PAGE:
Edwy All-Fair (941? - October 1, 959) was a King of England (955-959). The eldest son of King Edmund, Edwy was chosen by the nobility to succeed his uncle Edred as King. His short reign was marked by ongoing conflicts with his family, the thanes, and especially the Church, under the leadership of Saint Dunstan and Archbishop Odo.
According to one legend, the feud with Dunstan began on the day of Edwy's consecration, when he failed to attend a meeting of nobles. When Dunstan eventually found the young monarch, he was cavorting with a noblewoman named Ethelgive and refused to return with the bishop. Infuriated by this, Dunstan dragged Edwy back and forced him to renounce the girl as a "strumpet." Later realizing that he had provoked the king, Dunstan fled to the apparent sanctuary of his cloister, but Edwy, incited by Ethelgive, followed him and plundered the monastery. Though Dunstan managed to escape, he refused to return to England until after Edwy's death.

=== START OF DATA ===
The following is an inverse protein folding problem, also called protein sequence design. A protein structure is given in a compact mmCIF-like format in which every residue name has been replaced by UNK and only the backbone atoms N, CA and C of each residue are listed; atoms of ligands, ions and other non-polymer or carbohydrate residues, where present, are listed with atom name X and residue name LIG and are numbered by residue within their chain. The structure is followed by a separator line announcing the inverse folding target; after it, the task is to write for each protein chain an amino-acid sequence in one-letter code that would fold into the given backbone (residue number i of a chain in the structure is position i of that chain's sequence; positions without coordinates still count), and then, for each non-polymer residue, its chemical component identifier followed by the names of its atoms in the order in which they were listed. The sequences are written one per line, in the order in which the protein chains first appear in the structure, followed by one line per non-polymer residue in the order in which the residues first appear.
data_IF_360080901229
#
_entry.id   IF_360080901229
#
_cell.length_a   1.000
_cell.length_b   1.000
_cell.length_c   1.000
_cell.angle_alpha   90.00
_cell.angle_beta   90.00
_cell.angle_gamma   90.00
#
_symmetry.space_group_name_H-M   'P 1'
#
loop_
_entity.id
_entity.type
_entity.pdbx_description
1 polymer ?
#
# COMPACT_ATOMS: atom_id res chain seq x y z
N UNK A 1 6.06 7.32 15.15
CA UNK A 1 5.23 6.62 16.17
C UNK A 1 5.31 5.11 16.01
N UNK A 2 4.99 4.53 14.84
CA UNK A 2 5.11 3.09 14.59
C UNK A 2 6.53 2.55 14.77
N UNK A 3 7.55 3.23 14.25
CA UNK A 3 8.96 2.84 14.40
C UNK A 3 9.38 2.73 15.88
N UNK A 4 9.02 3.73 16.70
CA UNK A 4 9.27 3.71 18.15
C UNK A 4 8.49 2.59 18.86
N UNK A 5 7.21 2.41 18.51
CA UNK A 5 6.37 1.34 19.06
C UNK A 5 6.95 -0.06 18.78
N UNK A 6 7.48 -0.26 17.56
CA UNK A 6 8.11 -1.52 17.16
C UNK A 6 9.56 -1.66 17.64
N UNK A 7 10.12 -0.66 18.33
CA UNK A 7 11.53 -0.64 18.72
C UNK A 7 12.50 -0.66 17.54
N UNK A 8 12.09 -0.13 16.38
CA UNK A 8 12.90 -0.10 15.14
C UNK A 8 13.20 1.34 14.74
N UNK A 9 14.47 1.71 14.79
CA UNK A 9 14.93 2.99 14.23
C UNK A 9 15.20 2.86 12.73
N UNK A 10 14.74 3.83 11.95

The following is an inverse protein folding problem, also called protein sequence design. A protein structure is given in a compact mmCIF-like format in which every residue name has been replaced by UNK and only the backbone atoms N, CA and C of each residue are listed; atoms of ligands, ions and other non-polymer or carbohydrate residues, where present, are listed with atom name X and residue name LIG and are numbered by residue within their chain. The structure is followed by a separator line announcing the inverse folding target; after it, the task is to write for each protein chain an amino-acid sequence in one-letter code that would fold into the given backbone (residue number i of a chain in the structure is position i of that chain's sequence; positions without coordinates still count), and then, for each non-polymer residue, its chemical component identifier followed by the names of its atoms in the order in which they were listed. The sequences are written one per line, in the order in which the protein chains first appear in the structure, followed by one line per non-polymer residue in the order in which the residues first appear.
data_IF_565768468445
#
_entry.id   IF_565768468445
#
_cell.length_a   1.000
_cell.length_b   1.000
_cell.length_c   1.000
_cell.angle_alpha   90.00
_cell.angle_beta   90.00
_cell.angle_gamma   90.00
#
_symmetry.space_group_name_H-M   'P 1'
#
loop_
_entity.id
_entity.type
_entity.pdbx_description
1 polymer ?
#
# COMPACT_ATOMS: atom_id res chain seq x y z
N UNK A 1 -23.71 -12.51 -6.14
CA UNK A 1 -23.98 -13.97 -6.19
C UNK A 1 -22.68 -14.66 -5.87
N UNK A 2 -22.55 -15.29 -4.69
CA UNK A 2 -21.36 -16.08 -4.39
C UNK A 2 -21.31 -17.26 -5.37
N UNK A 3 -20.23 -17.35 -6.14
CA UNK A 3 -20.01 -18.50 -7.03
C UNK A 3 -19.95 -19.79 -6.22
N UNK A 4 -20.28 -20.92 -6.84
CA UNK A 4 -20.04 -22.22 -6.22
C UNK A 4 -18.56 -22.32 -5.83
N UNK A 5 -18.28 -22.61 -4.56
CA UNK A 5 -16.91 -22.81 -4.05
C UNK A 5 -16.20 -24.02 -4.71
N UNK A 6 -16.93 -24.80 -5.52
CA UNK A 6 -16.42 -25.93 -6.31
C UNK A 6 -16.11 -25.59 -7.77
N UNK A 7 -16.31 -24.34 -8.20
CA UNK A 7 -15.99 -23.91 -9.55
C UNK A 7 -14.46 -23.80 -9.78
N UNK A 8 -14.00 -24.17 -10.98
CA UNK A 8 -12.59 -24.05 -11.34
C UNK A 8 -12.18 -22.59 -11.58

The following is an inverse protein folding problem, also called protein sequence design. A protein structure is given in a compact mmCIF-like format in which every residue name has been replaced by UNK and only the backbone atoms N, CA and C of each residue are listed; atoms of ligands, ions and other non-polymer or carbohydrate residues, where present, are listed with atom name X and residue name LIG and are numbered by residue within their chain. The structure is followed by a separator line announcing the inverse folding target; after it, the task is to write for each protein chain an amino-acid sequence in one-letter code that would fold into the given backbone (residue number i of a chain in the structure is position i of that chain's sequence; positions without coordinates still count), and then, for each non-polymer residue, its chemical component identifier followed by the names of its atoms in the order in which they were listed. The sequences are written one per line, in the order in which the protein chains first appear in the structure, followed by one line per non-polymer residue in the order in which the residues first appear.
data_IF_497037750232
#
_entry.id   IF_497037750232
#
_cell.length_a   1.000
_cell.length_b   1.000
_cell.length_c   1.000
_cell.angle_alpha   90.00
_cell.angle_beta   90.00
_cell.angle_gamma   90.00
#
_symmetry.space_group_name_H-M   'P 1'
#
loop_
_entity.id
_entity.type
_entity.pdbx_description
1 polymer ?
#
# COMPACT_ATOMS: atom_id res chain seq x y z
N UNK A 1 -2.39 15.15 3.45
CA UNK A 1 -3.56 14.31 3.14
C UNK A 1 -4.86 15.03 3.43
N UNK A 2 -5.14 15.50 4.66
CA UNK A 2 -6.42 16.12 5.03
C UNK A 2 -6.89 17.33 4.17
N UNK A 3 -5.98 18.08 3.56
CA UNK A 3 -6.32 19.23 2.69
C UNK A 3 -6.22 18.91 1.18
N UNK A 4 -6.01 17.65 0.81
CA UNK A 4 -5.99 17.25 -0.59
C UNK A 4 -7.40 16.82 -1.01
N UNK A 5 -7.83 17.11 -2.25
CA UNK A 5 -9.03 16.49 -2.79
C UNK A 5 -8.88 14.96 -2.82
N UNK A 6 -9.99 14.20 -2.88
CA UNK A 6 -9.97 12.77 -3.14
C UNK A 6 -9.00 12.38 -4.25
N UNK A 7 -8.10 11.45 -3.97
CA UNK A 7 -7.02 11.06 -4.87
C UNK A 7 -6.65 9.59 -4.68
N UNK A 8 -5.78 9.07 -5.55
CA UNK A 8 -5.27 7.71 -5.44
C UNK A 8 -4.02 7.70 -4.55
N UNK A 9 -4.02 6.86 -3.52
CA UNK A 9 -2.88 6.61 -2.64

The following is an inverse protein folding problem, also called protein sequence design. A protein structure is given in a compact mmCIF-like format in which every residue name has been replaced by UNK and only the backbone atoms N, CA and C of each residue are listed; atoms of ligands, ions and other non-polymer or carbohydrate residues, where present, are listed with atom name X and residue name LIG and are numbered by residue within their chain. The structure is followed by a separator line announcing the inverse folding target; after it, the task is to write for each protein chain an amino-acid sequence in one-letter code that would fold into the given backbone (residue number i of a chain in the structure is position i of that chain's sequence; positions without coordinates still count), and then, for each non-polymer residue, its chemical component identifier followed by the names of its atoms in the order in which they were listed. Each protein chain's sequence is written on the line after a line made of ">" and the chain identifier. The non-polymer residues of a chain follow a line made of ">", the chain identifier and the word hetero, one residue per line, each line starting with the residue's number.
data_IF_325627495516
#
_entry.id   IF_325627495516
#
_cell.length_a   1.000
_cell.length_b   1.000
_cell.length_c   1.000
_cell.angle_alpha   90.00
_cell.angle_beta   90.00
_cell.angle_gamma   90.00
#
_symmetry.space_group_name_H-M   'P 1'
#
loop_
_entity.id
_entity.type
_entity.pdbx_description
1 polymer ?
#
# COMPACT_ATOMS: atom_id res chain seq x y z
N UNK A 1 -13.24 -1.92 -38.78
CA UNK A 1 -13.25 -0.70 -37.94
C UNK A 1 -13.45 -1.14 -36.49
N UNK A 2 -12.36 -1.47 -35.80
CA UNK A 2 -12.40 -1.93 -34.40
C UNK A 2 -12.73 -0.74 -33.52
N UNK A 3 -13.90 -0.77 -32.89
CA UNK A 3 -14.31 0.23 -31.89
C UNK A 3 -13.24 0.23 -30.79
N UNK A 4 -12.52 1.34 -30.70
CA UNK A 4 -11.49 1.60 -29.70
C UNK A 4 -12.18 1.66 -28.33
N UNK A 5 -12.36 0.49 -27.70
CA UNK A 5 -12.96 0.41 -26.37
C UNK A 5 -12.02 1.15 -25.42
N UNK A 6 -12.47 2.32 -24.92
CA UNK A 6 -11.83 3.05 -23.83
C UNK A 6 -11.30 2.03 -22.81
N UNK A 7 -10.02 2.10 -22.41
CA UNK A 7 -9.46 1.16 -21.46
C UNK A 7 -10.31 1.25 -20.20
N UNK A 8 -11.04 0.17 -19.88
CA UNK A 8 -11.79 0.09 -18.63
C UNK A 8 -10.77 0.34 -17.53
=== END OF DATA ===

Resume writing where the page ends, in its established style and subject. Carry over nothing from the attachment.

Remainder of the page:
Frustrated by the king's impositions and supported by Archbishop Odo, the thanes of Mercia and Northumbria switched their allegiance to Edwy's brother Edgar in 957. Edwy was defeated in battle at Gloucester, but rather than see the country descend into civil war, an agreement was reached among the nobles by which the kingdom would be divided along the Thames, with Edwy keeping Wessex and Kent in the south and Edgar ruling in the north. In the few remaining years of his reign, Edwy ruled his realm more wisely and made significant gifts to the Church. He died, however, at the age of twenty, and was succeeded by his brother and rival, Edgar, who reunited the kingdom.